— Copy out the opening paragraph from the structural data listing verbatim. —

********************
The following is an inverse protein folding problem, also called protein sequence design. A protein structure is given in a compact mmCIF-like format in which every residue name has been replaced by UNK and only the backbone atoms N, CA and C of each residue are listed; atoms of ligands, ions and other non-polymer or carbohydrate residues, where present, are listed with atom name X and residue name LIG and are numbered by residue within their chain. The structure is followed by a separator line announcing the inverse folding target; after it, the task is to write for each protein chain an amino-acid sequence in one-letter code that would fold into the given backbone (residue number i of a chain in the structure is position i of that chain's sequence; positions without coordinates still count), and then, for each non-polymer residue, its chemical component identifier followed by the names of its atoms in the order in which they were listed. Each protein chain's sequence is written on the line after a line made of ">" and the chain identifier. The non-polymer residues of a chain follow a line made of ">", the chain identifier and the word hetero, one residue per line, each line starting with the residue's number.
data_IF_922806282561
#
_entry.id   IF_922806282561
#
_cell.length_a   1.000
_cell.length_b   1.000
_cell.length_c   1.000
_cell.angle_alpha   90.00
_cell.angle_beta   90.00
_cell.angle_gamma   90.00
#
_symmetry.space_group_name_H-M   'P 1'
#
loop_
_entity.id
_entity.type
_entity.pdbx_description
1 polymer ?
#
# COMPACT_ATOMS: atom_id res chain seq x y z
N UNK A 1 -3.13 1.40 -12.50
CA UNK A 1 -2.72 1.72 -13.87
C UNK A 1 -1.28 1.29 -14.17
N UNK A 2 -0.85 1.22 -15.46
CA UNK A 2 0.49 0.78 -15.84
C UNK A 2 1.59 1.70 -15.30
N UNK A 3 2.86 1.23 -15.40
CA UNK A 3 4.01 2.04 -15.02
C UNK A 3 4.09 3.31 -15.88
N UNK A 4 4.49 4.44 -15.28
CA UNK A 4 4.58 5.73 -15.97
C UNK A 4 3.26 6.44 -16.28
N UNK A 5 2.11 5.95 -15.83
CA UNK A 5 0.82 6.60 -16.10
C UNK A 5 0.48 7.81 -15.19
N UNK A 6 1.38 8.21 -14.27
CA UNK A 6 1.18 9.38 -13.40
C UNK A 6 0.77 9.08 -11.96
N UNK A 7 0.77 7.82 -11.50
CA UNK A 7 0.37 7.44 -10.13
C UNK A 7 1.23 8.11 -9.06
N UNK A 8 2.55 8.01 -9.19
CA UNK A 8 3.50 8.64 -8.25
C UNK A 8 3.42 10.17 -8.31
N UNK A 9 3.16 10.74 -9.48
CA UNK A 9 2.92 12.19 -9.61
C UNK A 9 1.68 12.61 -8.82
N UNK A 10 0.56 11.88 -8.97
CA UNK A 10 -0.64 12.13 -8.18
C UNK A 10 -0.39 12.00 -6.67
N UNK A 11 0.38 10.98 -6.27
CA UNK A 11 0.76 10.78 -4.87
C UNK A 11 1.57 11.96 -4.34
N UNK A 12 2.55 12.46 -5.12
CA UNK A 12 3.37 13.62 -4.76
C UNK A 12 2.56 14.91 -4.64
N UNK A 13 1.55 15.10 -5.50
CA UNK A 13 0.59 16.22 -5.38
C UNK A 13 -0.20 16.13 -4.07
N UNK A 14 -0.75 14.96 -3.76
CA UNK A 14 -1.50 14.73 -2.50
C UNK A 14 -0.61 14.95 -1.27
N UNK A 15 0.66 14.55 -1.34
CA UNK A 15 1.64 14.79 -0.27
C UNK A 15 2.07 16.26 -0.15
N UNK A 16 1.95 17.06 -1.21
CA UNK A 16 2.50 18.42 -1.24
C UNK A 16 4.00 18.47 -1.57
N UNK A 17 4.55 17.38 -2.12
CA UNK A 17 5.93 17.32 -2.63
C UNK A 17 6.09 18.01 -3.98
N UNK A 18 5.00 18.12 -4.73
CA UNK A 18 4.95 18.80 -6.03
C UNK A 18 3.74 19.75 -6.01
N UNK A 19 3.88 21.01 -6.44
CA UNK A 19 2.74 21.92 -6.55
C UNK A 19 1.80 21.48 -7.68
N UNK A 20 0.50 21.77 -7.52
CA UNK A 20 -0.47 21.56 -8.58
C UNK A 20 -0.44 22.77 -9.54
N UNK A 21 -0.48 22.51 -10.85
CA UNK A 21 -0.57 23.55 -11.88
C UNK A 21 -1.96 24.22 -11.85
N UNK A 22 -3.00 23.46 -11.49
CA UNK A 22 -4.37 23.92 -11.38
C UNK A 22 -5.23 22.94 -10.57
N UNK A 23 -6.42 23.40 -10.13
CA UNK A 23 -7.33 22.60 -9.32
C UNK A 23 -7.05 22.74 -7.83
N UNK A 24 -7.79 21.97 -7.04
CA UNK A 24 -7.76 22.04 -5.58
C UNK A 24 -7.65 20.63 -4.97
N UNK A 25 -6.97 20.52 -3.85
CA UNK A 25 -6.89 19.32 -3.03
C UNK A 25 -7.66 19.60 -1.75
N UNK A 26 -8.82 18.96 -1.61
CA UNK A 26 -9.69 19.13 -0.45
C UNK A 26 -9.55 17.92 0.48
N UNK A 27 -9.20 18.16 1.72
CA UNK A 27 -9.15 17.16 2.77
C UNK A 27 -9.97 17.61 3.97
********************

The following is an inverse protein folding problem, also called protein sequence design. A protein structure is given in a compact mmCIF-like format in which every residue name has been replaced by UNK and only the backbone atoms N, CA and C of each residue are listed; atoms of ligands, ions and other non-polymer or carbohydrate residues, where present, are listed with atom name X and residue name LIG and are numbered by residue within their chain. The structure is followed by a separator line announcing the inverse folding target; after it, the task is to write for each protein chain an amino-acid sequence in one-letter code that would fold into the given backbone (residue number i of a chain in the structure is position i of that chain's sequence; positions without coordinates still count), and then, for each non-polymer residue, its chemical component identifier followed by the names of its atoms in the order in which they were listed. Each protein chain's sequence is written on the line after a line made of ">" and the chain identifier. The non-polymer residues of a chain follow a line made of ">", the chain identifier and the word hetero, one residue per line, each line starting with the residue's number.